roses and flaxes - from the archives
New borders in my garden are often self-developing, like the Dog-Path Garden over the water race. When the energy level of the gardener-digger drops, the new garden is temporarily finished. A few weekends later, with some spare roses needing a home, digging is happily resumed.
Creating a new look for different areas of the garden required self-discipline, money, and a drawn up plan on paper. In the year 2002 my ideas for the Dog-Path Garden had one such. There would be an elegant, sweeping lawn (somehow, the 24 huge gum tree stumps were ignored in a designing frenzy). The mower would mow the grass right down to the water's edge (ignoring the gorse stumps from the old hedge). There would be balance (trees either side by the garage) and continuity - grass areas opposite each other, the water running discretely between, a watery version of a ha-ha.
Problems with Tree Stumps and Lawns
the dog-path - from the archives
Many things went wrong. First, the Non-Gardening Partner killed the watery ha-ha concept (my proudest design feature). On no account would he mow down to the water's edge. He suggested I plant a garden on the sloping bank. As a consolation he offered to remove some of the gum tree stumps, but offered his professional opinion that it would take years of rotting before lawn could grow over them. My image of elegant sweeping lawns faded.
I threw the plans out, and went on a plant-poking-in rampage. I dug along the water's edge and filled the sloping soil with assorted bargain bin shrubs. A dedicated rhododendron garden was also filled with other bits and pieces. More and more gum tree stumps were incorporated by digging, and more bargain plants (of whatever type was on offer) were fitted in. There was absolutely no discipline - this garden was out of control.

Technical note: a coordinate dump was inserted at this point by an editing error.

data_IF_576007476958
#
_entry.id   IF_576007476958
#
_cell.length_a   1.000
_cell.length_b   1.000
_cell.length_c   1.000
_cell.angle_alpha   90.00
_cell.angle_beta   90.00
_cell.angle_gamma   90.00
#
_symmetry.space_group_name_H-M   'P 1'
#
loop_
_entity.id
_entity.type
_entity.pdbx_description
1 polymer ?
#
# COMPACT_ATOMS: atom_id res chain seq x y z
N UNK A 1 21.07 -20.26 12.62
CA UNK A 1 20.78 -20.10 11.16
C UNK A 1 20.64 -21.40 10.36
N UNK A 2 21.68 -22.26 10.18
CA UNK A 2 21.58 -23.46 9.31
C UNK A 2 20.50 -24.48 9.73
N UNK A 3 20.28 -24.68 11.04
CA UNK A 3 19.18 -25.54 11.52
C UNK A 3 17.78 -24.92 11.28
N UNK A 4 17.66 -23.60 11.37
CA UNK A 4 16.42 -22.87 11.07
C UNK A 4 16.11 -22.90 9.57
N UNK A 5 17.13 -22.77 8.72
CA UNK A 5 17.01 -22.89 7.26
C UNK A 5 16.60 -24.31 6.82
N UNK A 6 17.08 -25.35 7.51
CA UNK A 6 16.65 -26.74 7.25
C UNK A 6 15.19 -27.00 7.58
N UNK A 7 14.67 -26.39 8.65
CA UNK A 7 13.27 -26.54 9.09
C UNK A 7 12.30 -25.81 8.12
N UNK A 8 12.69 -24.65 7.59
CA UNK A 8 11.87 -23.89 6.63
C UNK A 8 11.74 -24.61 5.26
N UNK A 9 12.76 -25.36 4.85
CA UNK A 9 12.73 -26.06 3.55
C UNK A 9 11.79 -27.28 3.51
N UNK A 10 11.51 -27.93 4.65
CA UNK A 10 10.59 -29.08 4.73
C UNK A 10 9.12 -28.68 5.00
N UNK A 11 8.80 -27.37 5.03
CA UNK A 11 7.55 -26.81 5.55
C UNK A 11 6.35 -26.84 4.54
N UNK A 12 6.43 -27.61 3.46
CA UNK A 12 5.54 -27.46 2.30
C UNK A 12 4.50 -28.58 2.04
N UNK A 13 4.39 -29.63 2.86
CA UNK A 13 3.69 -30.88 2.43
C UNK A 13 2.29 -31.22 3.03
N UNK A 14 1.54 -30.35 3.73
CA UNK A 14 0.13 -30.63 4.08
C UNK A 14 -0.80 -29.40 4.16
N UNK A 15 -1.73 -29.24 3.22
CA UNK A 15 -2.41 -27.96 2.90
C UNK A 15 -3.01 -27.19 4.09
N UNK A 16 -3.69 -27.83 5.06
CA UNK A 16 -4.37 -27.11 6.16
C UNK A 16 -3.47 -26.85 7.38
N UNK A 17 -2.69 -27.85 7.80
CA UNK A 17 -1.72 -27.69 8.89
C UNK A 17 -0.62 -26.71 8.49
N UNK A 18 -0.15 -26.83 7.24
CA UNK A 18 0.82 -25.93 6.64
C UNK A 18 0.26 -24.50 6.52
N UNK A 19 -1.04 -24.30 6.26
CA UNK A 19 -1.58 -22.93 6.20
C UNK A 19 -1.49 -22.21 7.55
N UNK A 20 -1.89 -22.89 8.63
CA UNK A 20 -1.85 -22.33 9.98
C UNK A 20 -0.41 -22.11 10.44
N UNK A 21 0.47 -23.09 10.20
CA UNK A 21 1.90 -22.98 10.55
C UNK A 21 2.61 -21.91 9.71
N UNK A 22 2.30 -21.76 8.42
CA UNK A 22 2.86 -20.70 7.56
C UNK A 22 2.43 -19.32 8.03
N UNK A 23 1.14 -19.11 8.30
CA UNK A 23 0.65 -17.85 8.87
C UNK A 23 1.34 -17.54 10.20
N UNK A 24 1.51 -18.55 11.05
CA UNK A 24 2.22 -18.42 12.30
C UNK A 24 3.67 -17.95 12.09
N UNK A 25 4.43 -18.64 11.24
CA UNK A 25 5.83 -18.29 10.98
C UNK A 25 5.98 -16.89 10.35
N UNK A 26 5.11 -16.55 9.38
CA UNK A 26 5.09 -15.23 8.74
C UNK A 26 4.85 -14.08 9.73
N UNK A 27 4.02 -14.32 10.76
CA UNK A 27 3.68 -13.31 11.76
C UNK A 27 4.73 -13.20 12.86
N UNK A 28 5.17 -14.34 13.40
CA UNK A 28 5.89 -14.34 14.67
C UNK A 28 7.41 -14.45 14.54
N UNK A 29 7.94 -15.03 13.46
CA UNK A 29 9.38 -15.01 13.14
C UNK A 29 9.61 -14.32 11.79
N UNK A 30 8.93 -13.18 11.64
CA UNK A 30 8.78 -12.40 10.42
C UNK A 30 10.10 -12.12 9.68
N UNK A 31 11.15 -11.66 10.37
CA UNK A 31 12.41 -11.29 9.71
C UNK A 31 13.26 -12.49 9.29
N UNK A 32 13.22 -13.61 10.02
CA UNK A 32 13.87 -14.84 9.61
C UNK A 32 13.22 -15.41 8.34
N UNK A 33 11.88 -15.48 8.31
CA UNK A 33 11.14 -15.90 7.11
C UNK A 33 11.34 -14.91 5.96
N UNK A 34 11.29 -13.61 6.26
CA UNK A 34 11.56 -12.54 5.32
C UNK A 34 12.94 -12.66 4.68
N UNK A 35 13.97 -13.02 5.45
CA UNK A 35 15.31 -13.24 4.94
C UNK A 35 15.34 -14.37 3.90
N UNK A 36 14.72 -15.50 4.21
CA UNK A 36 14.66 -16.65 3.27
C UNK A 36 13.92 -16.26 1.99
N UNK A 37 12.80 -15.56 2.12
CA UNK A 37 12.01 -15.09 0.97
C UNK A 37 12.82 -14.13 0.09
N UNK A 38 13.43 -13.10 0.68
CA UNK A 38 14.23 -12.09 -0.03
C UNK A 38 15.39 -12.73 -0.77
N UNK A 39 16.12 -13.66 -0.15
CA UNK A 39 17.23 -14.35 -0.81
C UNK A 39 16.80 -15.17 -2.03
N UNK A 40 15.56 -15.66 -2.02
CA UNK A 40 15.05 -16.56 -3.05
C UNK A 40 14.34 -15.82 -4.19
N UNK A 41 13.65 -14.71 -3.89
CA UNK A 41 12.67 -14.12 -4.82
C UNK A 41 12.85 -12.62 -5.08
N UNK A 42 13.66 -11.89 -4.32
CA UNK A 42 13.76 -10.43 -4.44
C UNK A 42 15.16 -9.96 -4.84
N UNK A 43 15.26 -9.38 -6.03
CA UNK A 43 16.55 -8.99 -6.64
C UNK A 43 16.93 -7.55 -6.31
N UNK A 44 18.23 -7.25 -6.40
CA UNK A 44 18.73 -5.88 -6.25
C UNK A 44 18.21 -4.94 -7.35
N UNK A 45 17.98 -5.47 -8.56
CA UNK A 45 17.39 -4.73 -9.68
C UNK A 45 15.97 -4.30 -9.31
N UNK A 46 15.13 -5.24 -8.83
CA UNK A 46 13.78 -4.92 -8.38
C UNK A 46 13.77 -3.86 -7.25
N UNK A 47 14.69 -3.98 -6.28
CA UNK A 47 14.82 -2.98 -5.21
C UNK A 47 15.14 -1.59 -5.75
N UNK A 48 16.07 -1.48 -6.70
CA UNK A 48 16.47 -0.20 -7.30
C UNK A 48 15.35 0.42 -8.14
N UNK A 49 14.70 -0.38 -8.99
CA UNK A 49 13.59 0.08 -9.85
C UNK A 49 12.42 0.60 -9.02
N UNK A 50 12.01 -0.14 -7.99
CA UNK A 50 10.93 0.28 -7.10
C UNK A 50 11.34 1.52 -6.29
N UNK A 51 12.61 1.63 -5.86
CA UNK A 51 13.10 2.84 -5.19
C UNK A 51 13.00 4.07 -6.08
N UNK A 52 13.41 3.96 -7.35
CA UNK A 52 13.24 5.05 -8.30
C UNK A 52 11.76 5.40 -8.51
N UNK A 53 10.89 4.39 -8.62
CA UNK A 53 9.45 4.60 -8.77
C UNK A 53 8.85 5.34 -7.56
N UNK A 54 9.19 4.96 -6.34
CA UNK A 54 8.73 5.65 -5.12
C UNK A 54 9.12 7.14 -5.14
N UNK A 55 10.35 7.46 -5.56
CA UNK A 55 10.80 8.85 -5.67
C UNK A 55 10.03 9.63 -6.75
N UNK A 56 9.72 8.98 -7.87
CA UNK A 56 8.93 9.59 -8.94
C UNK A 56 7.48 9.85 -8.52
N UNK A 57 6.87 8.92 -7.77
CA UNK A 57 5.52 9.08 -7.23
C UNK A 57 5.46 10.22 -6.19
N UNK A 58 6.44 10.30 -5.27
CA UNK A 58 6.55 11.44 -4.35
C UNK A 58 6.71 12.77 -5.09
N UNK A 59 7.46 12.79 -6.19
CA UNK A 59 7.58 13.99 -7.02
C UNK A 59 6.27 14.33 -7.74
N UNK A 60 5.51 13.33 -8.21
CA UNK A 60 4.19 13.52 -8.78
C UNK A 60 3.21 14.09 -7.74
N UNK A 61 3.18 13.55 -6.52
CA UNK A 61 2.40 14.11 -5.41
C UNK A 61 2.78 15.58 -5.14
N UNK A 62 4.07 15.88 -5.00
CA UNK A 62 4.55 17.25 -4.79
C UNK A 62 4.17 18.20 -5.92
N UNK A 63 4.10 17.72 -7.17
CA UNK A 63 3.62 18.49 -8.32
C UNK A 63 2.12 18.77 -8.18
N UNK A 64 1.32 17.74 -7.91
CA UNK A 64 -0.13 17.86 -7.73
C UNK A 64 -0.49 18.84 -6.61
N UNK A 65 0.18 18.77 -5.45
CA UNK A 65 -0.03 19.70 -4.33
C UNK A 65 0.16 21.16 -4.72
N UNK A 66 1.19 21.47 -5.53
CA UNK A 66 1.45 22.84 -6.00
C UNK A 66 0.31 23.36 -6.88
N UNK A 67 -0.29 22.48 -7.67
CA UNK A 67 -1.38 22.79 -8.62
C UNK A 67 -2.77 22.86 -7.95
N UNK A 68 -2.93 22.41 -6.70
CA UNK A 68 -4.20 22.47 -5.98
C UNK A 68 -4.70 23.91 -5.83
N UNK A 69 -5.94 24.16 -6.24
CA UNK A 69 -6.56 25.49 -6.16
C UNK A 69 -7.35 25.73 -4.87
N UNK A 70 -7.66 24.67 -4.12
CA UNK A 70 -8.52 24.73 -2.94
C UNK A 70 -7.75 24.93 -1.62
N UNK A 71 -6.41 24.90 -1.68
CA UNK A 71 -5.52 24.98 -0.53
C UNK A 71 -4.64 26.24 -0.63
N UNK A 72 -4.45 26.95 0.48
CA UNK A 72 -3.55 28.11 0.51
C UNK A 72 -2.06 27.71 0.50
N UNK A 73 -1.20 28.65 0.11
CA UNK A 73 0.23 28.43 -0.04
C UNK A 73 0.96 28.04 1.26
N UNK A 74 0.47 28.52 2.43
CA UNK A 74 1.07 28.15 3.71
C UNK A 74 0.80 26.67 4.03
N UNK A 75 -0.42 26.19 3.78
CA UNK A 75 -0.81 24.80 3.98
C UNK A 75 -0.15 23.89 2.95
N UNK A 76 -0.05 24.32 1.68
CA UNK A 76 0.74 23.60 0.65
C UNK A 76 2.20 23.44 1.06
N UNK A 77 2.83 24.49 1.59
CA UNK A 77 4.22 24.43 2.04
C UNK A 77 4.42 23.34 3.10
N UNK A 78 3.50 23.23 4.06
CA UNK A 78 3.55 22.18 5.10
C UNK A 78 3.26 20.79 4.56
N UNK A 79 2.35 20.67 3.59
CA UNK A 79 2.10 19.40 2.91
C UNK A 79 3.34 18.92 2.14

the end of the dog-path garden
The Arrival of the Roses
Then I bought (very cheaply) rather a lot of bargain roses. The dog-path itself, with its low stone retaining wall, was pushed further and further along the water's edge. I had wonderful visions of dripping rose blooms above flowing water.
Oops. A tall red Phormium blocked the path, byut I shifted the path instead. I continued digging, and the first roses were moved in - a Gertrude Jekyll and two other unknown David Austin roses. I built a rough seat in the stones. So a large part of the Dog-Path Garden was now beautifully filled with roses.
When Will It End?
The Dog-Path Garden's physical expansion seems to have stopped, and it now houses a Koru shaped brick courtyard, and my modest collection of deciduous Azaleas. But when gardens develop themselves, who can possibly know when they're finished?
Tour the Dog-Path Gardens
To see the latest photographs, you can take a tour of the Dog-Path Garden.